New MRI Method Has Potential to Map MS Progression and Guide Treatment

New MRI Method Has Potential to Map MS Progression and Guide Treatment
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Researchers working with magnetic resonance imaging (MRI) are often faced with a problem: an average MRI brain scan produces a considerable amount of images (around 600 megabytes), but half carry distortions that make them unreadable. These “phase images,” as they are known, are usually discarded and their insights lost. Now, the work of researchers like Hongfu Sun in the field of quantitative susceptibility mapping (QSM) is revolutionizing the MRI field, and information within “phase images” is no longer a mystery.

This means that for diseases such as multiple sclerosis (MS), researchers could soon be much better equipped to track biomarkers in the brain that correspond with the severity of MS symptoms.

Hongfu Sun of the University of Calgary
Postdoctoral scholar Hongfu Sun works in multiple sclerosis assessment. (Photo by Riley Brandt, University of Calgary)

Dr. Sun, who received a T. Chen Fong Postdoctoral Fellowship for his innovative MRI methods targeting MS assessment, is now developing his research in Dr. Bruce Pike’s lab, part of The Hotchkiss Brain Institute (HBI) at the Cumming School of Medicine, Canada.

“Hongfu has already established himself as a creative thinker during his PhD and his innovative contributions have received significant attention,” Dr. Pike said in a university press article by Pamela Hyde. “He is a curious and driven young scientist with enormous potential and I am delighted to have him join my team.”

MRI scans are very useful in diagnosing MS, because they identifies lesions where myelin has been destroyed. But that is all they can do.

“If you just count how many lesions there are, it doesn’t correlate with how bad the disease is. For many years people have struggled to find a biomarker that could correlate with the disease,” Dr. Sun said.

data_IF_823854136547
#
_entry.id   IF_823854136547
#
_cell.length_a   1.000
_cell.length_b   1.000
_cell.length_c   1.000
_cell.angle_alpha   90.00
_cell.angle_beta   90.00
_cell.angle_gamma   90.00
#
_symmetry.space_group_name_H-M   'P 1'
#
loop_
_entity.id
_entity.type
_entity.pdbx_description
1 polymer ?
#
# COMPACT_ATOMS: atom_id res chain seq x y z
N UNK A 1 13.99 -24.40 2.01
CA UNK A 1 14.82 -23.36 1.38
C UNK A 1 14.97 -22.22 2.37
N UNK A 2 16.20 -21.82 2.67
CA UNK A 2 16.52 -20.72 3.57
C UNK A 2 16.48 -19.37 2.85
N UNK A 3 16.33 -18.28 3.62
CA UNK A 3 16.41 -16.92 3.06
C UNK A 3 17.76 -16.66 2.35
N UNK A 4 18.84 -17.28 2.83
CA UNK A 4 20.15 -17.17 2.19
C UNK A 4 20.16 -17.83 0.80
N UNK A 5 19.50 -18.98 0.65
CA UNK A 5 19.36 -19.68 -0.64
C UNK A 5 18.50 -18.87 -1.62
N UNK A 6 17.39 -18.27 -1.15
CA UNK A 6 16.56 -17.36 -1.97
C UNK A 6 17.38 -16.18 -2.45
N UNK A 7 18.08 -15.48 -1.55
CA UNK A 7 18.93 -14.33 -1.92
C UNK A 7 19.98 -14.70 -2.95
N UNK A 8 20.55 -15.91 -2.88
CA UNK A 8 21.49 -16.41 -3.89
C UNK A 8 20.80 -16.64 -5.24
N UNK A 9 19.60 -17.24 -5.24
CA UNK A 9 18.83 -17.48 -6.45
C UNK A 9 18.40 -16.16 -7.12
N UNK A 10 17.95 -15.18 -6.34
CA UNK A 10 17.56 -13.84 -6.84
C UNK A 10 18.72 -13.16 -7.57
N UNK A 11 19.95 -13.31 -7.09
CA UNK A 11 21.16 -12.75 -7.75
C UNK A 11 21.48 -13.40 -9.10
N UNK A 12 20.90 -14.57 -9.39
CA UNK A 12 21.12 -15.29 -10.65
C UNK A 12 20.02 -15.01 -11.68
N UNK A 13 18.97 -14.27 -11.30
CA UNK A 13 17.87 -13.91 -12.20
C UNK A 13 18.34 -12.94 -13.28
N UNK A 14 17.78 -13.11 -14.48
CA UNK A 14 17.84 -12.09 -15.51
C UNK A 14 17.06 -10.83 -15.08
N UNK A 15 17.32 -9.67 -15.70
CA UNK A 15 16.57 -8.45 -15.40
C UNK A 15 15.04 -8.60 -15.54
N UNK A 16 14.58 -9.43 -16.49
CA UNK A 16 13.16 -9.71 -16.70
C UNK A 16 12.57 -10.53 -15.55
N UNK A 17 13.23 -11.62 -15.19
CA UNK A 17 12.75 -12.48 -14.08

During his PhD, Dr. Sun discovered that iron accumulation in the brain, specifically in the brain’s deep grey matter, was associated with worsening MS symptoms. These findings are the foundation of his postdoctoral research, where he will use the MRI methods he developed to measure myelin sheaths, located in the brain’s white matter.

“Imaging is an integral part of understanding disease management,” said Dr. T. Chen Fong, a professor in the Department of Radiology and sponsor of the fellowship that bears his name. “There is much information in the images that is not yet discovered. The current machine-learning techniques are going to lead to new information that can help us understand the disease process and guide treatment.”

Specifically, Dr. Sun will work with the Multiple Sclerosis NeuroTeam at HBI that is currently testing the efficacy of an experimental re-myelination treatment via the drug domperidone. The team will assess several disease parameters with traditional methods, including testing mobility, recognition, and other markers. Following these measurements, Dr. Sun will compare those findings with the levels of iron and myelin he finds through QSM.

QSM results, if found to correlate with those from established methods, would support QSM’s  use as a quicker and more accurate way of measuring the progress of demyelination and, in this case, the potential re-myelination that results from domperidone treatment.

“Alberta has the highest rate of MS in the world, and it significantly affects peoples’ lives. If I can make some contribution to the research of MS, I think that would be really meaningful,” Dr. Sun concluded.

Patricia holds her Ph.D. in Cell Biology from University Nova de Lisboa, and has served as an author on several research projects and fellowships, as well as major grant applications for European Agencies. She also served as a PhD student research assistant in the Laboratory of Doctor David A. Fidock, Department of Microbiology & Immunology, Columbia University, New York.
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Patricia holds her Ph.D. in Cell Biology from University Nova de Lisboa, and has served as an author on several research projects and fellowships, as well as major grant applications for European Agencies. She also served as a PhD student research assistant in the Laboratory of Doctor David A. Fidock, Department of Microbiology & Immunology, Columbia University, New York.
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